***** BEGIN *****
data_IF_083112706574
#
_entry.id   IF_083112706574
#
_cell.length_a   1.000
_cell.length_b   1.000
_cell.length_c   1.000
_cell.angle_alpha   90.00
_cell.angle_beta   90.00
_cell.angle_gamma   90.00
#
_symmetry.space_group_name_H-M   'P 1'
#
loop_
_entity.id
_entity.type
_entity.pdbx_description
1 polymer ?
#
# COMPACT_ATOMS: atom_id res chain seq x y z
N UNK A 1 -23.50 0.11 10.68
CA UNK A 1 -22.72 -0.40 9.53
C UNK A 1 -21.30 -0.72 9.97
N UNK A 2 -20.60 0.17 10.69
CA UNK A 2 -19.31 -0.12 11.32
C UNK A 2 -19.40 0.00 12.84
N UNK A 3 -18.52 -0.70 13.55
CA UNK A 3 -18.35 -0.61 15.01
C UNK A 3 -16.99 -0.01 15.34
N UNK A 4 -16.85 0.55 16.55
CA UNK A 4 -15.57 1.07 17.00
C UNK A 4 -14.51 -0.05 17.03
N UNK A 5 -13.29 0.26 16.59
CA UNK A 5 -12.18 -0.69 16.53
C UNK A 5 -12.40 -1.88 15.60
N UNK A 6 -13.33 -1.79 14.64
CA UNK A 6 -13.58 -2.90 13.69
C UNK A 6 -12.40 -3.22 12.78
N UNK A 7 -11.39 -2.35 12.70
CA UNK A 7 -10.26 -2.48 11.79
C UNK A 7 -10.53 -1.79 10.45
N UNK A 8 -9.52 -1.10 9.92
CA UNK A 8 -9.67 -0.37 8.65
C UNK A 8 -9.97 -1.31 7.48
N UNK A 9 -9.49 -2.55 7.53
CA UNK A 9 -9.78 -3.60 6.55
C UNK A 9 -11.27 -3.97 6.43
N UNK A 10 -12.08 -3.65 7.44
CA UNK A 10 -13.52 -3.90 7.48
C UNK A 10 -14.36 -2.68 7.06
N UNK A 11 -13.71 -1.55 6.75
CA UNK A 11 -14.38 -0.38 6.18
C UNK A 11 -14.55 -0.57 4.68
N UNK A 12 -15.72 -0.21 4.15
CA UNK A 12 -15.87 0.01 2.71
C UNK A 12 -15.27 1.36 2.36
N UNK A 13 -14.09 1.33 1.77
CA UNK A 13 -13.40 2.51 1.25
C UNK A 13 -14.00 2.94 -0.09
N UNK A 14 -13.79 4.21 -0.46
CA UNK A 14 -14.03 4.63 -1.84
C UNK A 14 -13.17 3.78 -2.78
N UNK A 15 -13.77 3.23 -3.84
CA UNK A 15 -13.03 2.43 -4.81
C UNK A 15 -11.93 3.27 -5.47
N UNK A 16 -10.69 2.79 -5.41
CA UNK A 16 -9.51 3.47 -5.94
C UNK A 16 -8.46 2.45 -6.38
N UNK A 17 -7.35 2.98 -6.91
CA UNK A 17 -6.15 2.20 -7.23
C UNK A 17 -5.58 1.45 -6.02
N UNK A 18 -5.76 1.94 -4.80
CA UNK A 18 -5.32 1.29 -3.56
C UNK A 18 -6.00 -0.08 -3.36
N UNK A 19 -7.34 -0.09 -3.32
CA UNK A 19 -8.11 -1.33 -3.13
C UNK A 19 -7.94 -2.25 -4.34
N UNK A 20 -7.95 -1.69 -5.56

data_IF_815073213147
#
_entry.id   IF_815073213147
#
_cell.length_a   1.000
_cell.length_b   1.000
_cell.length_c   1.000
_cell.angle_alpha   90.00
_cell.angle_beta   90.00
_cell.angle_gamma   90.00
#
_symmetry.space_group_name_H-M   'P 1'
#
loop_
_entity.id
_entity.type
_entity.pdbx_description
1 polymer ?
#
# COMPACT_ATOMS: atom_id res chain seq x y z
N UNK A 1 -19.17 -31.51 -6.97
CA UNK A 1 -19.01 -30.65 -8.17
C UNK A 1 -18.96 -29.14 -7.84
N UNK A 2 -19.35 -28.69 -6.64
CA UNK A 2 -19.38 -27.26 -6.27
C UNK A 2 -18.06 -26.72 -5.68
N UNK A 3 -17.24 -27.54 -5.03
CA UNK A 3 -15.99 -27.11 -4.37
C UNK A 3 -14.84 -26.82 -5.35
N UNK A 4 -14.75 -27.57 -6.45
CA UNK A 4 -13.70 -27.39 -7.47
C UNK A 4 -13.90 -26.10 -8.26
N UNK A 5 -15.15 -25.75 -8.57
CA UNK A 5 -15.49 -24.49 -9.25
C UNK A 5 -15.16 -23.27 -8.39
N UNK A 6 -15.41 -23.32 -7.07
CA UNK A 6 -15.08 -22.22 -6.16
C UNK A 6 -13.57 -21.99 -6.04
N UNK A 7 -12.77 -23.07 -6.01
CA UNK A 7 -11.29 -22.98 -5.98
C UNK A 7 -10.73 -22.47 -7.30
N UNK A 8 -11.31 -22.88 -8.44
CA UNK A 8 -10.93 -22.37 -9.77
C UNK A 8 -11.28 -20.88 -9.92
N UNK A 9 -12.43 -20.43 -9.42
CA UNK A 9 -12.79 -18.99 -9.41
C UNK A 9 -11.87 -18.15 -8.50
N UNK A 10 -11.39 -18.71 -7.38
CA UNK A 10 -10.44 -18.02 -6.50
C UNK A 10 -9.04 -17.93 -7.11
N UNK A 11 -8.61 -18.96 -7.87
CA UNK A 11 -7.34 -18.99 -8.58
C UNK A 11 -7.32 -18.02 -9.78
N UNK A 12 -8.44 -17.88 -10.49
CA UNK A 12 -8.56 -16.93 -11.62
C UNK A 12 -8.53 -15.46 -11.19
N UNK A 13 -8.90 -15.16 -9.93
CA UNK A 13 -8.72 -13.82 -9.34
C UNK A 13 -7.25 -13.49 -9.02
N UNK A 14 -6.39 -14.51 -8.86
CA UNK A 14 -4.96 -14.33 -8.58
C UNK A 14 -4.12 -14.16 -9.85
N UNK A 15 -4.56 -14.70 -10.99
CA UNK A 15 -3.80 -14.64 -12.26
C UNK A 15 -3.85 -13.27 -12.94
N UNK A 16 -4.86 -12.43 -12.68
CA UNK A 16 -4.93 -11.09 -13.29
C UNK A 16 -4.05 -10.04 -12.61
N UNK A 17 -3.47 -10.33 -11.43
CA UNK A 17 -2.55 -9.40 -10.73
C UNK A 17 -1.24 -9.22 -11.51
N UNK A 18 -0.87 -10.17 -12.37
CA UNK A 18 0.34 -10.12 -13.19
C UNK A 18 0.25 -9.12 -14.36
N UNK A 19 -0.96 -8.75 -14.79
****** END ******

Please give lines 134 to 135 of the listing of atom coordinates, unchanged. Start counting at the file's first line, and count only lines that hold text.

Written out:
C UNK A 12 -8.53 -15.46 -11.19
N UNK A 13 -8.90 -15.16 -9.93